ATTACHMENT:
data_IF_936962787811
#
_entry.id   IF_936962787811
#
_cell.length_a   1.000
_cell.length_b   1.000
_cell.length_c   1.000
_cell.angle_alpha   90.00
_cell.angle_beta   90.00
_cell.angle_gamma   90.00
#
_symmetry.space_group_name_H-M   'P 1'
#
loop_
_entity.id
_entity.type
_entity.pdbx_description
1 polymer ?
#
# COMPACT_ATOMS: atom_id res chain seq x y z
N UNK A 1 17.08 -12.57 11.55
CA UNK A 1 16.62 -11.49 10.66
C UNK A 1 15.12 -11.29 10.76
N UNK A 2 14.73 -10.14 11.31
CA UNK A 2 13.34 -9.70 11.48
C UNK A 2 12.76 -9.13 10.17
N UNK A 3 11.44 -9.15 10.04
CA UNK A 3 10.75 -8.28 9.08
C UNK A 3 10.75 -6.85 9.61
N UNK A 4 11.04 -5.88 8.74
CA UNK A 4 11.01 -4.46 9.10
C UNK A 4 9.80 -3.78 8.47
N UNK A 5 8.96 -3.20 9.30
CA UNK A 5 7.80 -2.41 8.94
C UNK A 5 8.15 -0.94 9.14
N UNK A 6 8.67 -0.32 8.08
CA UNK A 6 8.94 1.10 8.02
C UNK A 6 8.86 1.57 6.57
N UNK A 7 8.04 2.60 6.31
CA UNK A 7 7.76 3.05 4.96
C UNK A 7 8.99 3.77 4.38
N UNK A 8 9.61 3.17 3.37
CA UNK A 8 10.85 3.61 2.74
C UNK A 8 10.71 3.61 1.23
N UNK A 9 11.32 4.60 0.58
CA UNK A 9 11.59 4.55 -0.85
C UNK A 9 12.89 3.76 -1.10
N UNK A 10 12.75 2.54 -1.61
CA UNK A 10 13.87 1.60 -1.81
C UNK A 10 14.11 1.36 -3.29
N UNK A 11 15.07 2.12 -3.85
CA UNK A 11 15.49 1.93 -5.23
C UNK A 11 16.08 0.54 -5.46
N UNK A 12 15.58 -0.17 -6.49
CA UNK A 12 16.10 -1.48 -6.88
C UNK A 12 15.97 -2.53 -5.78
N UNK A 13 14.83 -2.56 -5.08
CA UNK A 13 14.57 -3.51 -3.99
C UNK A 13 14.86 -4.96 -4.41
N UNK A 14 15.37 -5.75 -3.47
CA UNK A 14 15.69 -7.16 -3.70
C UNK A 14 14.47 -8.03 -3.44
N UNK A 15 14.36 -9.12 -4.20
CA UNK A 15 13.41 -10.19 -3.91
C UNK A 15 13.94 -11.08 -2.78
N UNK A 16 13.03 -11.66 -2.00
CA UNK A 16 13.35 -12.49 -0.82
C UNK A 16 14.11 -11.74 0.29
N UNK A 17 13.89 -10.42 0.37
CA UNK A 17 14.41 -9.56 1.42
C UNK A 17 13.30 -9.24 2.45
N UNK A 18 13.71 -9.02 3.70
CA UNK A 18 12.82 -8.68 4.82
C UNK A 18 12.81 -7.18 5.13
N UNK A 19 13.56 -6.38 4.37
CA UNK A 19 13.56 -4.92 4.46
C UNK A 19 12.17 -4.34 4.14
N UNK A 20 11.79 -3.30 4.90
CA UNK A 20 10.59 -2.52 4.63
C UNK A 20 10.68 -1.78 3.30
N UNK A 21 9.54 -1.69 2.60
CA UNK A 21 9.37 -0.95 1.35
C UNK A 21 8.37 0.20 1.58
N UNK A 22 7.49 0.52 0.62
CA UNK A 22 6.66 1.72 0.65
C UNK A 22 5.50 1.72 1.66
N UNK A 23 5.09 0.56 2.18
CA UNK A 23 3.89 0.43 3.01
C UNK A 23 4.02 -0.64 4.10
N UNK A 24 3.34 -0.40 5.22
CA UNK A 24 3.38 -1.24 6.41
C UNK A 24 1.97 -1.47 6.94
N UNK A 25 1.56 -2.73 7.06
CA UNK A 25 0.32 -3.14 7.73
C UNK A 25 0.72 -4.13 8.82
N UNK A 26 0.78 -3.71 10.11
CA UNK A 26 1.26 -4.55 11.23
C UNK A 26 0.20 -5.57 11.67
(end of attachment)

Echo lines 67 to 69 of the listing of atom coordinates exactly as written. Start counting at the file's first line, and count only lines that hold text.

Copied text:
CA UNK A 16 13.35 -12.49 -0.82
C UNK A 16 14.11 -11.74 0.29
N UNK A 17 13.89 -10.42 0.37